While "green" has become quite the buzzword when it comes to home building and design, what exactly it means isn't always clear. There are a few standards for eco-friendly homes, but the term "green" doesn't have a universal definition beyond being a color made by mixing yellow and blue. So how does a consumer know when a home the builder is calling "green" is actually built with an ecological focus, or at least enough of one to justify its price?
Some of the standards for ecologically minded homes include increased insulation. To be really energy efficient, a home should be insulated beyond the minimum local requirements. This includes floor insulation, which in some cases is built right in to the concrete foundation. In addition to the walls, floors and ceilings, windows should also be insulating. Therefore, double paned and/or vinyl windows are becoming the "green" standard.
Energy efficiency should be continued throughout the home. Low water use toilets are a must, and those that have different flush options are extra eco-concious. These options allow you to have a more efficient flush for solid waste, while liquid waste just gets much more conservative flush. Shower heads, washing machines, faucets and dishwashers can also be equipped to limit the water used without compromising function. Air conditioners, refrigerators, heaters and all other appliances within the home should be of the highest standard of energy efficiency. In addition, compact fluorescent lights should be used throughout the home, or replaced by LED lights wherever those are suitable.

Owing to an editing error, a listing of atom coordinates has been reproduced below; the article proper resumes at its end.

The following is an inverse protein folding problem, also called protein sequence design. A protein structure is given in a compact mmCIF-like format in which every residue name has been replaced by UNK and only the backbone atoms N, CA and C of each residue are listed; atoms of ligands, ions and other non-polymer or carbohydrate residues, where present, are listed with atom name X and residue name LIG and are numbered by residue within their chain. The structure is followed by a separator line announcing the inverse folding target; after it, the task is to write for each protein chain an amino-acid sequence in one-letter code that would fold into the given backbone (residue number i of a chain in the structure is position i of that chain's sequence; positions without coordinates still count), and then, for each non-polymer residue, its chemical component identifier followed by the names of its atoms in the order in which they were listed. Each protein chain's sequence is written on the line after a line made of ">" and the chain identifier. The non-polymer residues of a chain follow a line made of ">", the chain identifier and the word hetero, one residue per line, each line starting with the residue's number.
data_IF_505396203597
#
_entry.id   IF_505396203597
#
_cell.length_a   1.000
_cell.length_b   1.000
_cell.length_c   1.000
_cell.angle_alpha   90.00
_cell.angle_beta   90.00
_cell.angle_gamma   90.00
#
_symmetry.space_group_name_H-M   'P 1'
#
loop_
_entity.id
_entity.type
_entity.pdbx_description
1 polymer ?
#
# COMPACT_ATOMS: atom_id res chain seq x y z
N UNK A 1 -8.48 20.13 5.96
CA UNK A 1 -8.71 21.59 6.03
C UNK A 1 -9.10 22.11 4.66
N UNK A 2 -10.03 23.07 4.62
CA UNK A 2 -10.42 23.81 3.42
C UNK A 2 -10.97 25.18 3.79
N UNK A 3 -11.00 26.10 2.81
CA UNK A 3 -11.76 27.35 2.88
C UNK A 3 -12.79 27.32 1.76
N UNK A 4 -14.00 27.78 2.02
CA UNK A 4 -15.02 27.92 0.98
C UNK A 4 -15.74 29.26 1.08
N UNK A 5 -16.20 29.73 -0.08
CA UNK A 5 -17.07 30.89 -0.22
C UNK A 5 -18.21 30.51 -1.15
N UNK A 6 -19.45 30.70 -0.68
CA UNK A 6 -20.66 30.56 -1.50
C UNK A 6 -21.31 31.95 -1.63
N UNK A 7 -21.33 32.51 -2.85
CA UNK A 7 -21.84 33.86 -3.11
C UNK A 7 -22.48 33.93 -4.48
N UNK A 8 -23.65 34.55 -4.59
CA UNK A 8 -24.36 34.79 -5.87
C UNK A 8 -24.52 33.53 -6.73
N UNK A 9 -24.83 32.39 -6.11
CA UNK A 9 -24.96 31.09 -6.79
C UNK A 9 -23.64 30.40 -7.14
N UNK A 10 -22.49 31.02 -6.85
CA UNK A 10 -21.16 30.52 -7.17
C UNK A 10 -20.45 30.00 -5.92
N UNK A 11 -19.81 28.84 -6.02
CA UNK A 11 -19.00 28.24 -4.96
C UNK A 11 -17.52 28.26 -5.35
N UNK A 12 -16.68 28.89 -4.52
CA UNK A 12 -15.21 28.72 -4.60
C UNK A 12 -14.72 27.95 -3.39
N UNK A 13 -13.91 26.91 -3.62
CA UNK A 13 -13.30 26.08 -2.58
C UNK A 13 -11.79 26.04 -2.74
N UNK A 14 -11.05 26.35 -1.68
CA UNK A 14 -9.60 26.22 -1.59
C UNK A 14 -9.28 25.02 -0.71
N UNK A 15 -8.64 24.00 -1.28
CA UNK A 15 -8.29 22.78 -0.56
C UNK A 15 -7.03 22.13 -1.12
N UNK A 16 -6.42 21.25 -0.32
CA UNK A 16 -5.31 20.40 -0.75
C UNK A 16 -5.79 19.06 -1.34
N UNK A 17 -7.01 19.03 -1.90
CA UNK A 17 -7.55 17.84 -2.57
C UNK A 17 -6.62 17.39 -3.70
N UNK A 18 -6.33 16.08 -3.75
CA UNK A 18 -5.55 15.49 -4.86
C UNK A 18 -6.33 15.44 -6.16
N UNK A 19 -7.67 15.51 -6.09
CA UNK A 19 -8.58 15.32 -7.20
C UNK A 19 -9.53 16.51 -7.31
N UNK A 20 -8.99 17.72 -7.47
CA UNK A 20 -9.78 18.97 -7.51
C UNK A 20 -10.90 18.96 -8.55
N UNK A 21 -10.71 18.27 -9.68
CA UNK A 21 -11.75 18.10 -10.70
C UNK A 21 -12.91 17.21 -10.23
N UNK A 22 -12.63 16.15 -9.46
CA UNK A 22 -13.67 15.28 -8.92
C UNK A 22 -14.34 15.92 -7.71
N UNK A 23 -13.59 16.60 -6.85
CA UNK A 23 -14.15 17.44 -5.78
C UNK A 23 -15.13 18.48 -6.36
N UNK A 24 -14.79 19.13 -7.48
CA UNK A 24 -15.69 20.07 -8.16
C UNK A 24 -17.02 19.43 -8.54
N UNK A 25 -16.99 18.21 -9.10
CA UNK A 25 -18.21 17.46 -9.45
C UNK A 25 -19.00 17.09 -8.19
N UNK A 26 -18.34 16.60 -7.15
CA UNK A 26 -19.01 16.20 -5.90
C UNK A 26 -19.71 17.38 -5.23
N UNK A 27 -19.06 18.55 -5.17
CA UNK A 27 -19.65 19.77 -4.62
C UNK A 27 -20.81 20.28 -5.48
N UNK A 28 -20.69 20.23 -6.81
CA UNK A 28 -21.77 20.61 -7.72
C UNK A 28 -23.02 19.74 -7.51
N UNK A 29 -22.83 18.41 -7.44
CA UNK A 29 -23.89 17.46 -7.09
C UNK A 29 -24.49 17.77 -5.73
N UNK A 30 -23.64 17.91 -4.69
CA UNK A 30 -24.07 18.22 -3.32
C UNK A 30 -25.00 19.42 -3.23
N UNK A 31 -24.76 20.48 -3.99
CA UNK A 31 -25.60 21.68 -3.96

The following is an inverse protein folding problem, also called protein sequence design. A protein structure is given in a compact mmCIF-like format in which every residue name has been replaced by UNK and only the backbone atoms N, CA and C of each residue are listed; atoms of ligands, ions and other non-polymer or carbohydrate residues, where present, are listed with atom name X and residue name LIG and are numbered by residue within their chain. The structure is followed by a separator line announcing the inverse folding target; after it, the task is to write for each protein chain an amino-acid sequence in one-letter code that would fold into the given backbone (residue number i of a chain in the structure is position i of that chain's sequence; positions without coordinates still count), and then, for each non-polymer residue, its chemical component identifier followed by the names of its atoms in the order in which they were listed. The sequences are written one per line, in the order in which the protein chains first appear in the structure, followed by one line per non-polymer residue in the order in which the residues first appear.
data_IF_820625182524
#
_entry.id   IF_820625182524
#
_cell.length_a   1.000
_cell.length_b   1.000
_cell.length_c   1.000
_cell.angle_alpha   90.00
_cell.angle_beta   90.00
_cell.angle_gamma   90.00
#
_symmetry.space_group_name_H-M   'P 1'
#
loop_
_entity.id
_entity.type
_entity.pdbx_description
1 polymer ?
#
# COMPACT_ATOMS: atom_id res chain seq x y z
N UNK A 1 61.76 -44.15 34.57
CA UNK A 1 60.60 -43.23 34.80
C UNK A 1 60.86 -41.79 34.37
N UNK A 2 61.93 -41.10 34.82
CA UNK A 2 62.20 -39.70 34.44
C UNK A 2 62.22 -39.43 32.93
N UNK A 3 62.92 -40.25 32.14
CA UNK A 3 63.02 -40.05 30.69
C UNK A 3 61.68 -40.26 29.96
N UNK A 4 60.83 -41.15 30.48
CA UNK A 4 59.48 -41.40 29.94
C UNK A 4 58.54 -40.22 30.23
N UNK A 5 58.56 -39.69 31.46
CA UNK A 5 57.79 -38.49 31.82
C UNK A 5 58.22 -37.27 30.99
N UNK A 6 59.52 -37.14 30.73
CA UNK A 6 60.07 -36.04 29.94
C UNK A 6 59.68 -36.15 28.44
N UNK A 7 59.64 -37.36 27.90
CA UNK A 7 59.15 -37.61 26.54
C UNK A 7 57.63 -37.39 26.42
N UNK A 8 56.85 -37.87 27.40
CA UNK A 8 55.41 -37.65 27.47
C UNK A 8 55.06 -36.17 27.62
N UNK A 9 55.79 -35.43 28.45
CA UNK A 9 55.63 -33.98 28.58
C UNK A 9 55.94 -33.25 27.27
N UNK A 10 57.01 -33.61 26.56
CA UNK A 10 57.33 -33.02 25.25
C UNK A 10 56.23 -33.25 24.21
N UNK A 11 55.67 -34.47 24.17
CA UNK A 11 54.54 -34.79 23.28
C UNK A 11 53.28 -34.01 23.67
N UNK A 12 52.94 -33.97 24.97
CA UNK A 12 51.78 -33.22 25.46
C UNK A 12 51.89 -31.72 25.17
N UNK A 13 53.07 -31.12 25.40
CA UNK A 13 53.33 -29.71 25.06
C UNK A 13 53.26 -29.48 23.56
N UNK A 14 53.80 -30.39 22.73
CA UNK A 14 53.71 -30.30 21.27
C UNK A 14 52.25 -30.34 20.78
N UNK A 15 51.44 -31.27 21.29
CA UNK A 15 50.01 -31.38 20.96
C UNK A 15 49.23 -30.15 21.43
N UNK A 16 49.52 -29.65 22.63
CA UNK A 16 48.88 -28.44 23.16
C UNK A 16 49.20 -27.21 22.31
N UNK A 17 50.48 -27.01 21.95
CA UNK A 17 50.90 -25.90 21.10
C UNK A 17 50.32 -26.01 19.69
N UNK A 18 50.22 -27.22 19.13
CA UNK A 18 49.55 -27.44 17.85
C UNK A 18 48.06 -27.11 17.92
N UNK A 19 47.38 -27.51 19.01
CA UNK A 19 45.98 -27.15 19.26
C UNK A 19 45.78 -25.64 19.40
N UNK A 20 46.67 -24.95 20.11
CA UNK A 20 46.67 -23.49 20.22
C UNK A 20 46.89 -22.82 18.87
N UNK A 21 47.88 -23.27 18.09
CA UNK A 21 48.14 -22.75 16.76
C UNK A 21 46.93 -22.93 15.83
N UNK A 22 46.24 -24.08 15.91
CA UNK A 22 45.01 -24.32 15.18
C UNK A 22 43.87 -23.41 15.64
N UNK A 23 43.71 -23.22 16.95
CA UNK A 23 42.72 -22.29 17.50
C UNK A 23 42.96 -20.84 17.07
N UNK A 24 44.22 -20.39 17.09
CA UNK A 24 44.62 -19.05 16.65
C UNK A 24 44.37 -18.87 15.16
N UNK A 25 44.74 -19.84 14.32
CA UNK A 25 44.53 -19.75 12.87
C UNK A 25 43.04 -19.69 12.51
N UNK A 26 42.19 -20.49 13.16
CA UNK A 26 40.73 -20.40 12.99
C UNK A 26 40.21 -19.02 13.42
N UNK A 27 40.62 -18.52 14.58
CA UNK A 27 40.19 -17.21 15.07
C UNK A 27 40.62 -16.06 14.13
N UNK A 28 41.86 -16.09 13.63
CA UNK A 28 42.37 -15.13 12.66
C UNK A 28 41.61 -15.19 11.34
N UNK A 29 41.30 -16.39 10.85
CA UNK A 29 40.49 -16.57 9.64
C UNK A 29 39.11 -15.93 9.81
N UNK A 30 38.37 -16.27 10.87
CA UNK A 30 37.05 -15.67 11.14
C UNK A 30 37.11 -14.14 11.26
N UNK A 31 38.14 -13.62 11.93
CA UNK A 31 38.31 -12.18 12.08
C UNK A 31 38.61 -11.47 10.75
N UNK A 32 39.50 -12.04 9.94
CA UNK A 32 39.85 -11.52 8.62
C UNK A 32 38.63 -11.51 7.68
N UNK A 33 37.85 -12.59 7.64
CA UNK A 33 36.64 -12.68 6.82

Beyond energy efficiency, use of non-toxic, ar at least less-toxic, materials is important in "green" homes. Look for a home with low VOC paints. VOC stands for volatile organic compounds, which are toxins that gas-off from conventional paint. Remember the lighter the pigment, the lower the VOC's, so white or off-white walls are healthier than some of the bolder, trendy colors. This is because it is the paint base that is quality controlled, but it is impossible to take the VOC's out of some pigments.
Another finishing detail that is popular for eco-friendly homes is bamboo or cork flooring. Bamboo is popular because it grows so quickly. It takes about five years to grow bamboo to the right size to make flooring. It is versatile and comes in a variety of styles and colors. Cork is an option because it is sustainable to harvest - removing cork does not damage the cork tree, as it replenishes its cork bark every year anyway. Cork makes a lovely, soft and springy floor surface that is also naturally warmer than many other flooring options.
For our final indoor consideration, eco-friendly homes will use more natural fabrics such as wool and cotton for carpets and window dressings.
Outside the home leaves plenty of room for "green" considerations, too. Xeriscaping is a popular means of landscaping utilizing plants native to the area being built in. These plants are naturally drought-resistant because they are acclimatized to the local environment, needing less watering and maintenance than lawns or beds full of foreign flowers.
Another "green" outdoor trend is utilizing permeable paving stones. These actually absorb water, which then is naturally filtered through the earth and goes back into the ground-water supply. These avoid the toxic run-off that can be caused by water rushing over cement and into drains, carrying oil and exhaust residue straight into the drainage system, which ultimately ends up being a nearby body of water.
If a home you are looking at is being promoted as being "green", don't hesitate to ask the builder about some of these features. If they don't measure up, don't buy it.